The Azores noctule (Nyctalus azoreum) is a species of bat found in the dry forests of the Azores. It is the only species of mammal endemic to the Azores. It has been recorded on most of the islands of the Azores, and remains common on some but is rare on others. Its numbers are threatened due to habitat loss caused by humans, and the remaining populations are quite fragmented. It is known to roost in hollowed-out trees, buildings, and caves.
The species is related to the widespread lesser noctule, and in the past was treated as a subspecies of that species. Genetic studies have found that it originated recently from lesser noctules which colonised the Azores, and has low levels of genetic divergence from its parent species. It nevertheless is much smaller than the lesser noctule and weighs less, has darker fur and has a different frequency of echolocation calls (about 4–5 Hz higher), and is usually treated as a separate species.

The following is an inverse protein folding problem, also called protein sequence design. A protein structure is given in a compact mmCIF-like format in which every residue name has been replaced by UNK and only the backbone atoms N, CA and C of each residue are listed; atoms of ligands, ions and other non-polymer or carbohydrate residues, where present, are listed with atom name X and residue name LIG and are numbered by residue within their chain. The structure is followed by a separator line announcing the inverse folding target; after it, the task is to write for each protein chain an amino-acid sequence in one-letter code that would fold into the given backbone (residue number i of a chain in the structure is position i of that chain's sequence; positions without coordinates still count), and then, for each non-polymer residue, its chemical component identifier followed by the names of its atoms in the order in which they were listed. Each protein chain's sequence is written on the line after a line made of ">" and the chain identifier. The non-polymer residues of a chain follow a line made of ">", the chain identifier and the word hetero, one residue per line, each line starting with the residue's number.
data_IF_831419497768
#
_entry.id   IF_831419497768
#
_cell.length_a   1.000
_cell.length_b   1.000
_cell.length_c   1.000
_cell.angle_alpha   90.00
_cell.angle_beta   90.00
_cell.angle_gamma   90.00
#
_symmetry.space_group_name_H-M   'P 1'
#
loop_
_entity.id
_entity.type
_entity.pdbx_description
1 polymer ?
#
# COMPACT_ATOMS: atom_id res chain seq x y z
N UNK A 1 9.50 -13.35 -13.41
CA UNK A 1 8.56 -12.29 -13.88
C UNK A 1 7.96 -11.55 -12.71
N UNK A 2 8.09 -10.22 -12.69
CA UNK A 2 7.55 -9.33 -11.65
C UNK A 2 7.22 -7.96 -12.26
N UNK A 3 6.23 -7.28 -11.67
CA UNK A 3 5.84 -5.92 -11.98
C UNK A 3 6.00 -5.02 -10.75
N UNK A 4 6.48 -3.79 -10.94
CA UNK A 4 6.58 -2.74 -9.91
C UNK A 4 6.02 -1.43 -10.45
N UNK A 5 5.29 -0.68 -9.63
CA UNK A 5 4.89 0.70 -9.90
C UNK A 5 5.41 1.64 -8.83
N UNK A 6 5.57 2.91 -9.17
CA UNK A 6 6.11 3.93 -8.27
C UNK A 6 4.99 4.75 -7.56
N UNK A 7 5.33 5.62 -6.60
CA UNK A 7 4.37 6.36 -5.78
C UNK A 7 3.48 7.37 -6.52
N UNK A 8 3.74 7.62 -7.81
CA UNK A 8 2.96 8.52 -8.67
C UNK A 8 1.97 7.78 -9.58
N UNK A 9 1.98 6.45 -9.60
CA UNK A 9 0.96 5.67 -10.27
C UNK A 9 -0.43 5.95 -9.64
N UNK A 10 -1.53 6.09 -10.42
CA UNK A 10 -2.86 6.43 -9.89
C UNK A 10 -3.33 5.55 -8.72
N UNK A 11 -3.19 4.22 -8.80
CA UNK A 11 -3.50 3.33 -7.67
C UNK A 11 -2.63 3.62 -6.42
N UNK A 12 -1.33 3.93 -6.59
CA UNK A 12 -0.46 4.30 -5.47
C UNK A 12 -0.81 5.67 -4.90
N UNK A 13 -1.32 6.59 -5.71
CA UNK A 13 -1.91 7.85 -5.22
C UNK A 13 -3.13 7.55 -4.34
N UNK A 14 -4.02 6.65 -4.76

The Azores noctule is the only known species of bat in the world that hunts insects principally by day, although a single population of the soprano pipistrelle in northern Italy has also been discovered doing so. It has been hypothesised that the Azores noctules can forage during the day due to the absence of avian predators in the Azores, since it is thought that other bats forage nocturnally in order to avoid predatory birds such as hawks and falcons. Azores noctules still seem to exhibit some anti-predator behaviour, such as leaving their roosting sites in groups, but this may be related to foraging behaviour or non-avian predators such as rats.
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